“Failure isn’t fatal, but failure to change might be.” – Legendary Basketball Coach, John Wooden
We’re all familiar with the expression, “If at first you don’t succeed, try, try again”. However, this isn’t very good advice if you keep repeating the same mistake over and over again without learning from it and changing your strategy. A good example is when people make New Year’s resolutions to try and improve their health by joining a gym, or going on the latest fad diet. This usually ends in frustration and being stuck in a “cycle of failure” because they view their health goal as a means to an end (e.g. to lose weight or to get buffed), and not relevant to their role in daily life. As a result, when our goals lack meaning or a “higher” purpose, they don’t consistently motivate us to be healthy and physically active throughout our lives.
One of the more common reasons for not being able to sustain a healthy lifestyle is having an all-or-nothing mindset (e.g. if I don’t see results soon, or if I can’t do it immediately “right”, it’s not worth doing at all). The idea of ultimately failing at our desired goals hurts our ego, which reduces motivation. If our fragile ego keeps derailing our goals, this gets in the way of learning from our failed attempts. To improve at most things in life (but I’ll stick to health), it first requires an interest or enjoyment in the process. If you’re trudging on a treadmill or eating nothing but salads to lose weight, you’re going to view it as an unpleasant chore and soon quit. You’re more likely to stick to a new physical activity if you enjoy it first, and then recognize the emotional health benefits such as increased energy, better mood and connection to others.
Making healthy lifestyle changes can be difficult, but if you can make it pleasurable, sociable, and meaningful you are far more likely to stick to the changes you have made, especially if you have the support of others. It’s important to derive meaning from your health goals to keep you steady with the practice while learning from your mistakes along the way. I know this feeling all too well while making a mid-life career change to become a health and fitness instructor.
The Bigger Picture: Separating the Goal from Yourself
It’s easier to pursue our goals, learn from our mistakes and accept feedback when we are committed to something that is bigger than ourselves. For most of my adult life, playing sports or engaging in recreational activities was ego driven towards competition and trying to get better, stronger and faster through training. It wasn’t until I was almost 50 that I realized I could turn my selfish athletic pursuits into a greater good by becoming a trainer and group fitness instructor. Yet I had to overcome failed attempts on certification exams and learning the skills of a strength and conditioning coach. I also lacked confidence in public speaking, which led to feelings of failure while conducting group fitness classes. However, I learned from my mistakes and gained confidence with experience. But what has inspired me the most was looking at the bigger picture: making a healthful impact on the lives of people in my community.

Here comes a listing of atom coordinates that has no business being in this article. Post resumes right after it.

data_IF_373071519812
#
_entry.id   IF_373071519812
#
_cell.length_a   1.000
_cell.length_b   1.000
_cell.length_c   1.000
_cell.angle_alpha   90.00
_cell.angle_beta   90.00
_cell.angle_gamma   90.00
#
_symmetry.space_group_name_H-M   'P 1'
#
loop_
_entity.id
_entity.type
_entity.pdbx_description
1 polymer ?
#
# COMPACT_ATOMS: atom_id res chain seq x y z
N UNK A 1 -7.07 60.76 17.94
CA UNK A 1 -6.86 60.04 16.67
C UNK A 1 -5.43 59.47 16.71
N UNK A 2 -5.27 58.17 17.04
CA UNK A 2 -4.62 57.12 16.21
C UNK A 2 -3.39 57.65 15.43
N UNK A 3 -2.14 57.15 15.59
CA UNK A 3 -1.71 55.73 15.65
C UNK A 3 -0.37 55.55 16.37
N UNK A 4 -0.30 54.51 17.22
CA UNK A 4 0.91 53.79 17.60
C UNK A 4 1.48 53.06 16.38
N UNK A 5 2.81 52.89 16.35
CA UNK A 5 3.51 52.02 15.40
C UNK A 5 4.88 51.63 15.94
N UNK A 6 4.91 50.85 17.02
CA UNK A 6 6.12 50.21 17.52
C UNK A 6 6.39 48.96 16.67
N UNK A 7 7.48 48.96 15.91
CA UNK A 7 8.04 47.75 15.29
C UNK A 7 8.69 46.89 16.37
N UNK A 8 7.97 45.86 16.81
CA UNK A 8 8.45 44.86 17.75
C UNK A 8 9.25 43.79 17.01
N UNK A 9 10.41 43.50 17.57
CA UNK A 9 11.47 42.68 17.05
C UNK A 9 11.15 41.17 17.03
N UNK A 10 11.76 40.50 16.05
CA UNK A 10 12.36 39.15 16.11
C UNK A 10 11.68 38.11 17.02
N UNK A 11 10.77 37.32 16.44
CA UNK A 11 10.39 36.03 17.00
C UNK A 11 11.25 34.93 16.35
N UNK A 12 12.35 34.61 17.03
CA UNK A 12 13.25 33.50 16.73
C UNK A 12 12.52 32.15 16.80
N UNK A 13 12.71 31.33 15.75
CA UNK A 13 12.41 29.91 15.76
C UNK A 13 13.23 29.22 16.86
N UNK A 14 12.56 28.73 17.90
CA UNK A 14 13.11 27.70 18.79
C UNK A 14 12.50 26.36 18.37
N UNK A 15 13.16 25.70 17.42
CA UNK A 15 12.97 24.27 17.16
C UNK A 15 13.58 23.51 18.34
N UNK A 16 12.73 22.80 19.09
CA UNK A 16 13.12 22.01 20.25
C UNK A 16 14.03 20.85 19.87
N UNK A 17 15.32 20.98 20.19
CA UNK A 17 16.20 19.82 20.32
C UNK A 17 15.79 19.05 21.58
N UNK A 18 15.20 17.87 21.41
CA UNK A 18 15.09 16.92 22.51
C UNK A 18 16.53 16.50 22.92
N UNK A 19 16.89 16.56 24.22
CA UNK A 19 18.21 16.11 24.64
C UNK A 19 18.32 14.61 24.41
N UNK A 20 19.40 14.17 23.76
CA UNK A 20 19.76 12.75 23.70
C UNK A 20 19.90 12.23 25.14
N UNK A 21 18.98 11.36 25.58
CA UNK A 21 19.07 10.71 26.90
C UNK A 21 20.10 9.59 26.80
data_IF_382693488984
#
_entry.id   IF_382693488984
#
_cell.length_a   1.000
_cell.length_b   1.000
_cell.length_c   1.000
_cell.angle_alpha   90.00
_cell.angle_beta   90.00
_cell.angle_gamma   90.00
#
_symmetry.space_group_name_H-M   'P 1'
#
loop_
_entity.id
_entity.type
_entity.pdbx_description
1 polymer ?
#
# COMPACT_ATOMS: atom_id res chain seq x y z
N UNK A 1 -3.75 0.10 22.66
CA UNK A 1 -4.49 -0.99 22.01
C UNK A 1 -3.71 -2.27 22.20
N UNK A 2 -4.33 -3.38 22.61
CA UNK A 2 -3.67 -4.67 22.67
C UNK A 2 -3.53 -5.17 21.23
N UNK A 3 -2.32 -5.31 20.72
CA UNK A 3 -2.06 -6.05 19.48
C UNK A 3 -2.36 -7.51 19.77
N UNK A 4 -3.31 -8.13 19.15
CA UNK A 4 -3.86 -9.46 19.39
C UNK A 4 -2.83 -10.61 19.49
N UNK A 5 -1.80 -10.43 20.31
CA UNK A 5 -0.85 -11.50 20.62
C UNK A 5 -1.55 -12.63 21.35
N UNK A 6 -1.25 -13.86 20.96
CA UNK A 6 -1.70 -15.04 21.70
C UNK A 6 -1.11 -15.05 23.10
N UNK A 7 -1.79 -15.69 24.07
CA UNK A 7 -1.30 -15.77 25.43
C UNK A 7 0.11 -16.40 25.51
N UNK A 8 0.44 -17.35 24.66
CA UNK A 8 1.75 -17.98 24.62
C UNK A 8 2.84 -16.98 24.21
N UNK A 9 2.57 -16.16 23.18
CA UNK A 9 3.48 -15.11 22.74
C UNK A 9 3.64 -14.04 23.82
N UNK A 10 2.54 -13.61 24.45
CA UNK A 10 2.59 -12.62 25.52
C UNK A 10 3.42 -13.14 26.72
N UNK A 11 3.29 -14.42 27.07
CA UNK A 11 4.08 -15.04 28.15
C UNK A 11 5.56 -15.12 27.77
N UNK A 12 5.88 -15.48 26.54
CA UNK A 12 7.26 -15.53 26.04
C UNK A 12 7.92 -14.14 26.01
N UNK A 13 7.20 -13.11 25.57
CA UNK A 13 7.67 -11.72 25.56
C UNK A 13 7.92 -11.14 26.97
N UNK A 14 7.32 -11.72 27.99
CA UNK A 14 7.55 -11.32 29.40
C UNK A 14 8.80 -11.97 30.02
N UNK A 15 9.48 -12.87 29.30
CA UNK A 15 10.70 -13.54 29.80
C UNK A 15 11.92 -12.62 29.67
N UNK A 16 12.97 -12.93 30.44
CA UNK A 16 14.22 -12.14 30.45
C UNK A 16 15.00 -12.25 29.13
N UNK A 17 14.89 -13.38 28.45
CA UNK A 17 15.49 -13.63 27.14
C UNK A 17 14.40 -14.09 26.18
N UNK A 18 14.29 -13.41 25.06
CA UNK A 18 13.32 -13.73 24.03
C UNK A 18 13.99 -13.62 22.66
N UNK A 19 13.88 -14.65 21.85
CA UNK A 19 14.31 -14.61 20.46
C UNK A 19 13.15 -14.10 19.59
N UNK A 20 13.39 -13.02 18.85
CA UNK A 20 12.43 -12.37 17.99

But what if you never enjoyed sports, or for that matter being physically active, because you lack coordination or don’t feel confident moving your body? After all, why do something you don’t enjoy when life is hard enough? However, if we take our health for granted and don’t consider how unhealthy behaviors might affect those we care about, we’re not seeing the bigger picture. If we can change our view of our health from an egocentric to an altruistic perspective, our health becomes more meaningful by being concerned for the well-being of others as well.
Remember, to live a healthier lifestyle you have to think of it as a journey, not a destination. Take small steps and if you have a setback, don’t get discouraged or be hard on yourself. Try to learn from your mistakes and keep on course with the bigger picture of your journey. When I have doubts about my own journey in life, I get inspired by coaching my Rock Steady Boxers who heroically fight each day against their Parkinson’s disease. They have taken on the attitude that when you get knocked down, you get back up and keep on fighting, not just for yourself, but for your loved ones as well. And they know the importance of having the support of a group, rather than going at it alone.
If you’re struggling to be more consistent with maintaining your health, your Be Resilient community and coaches can support and help guide you on your journey to lasting health and fitness.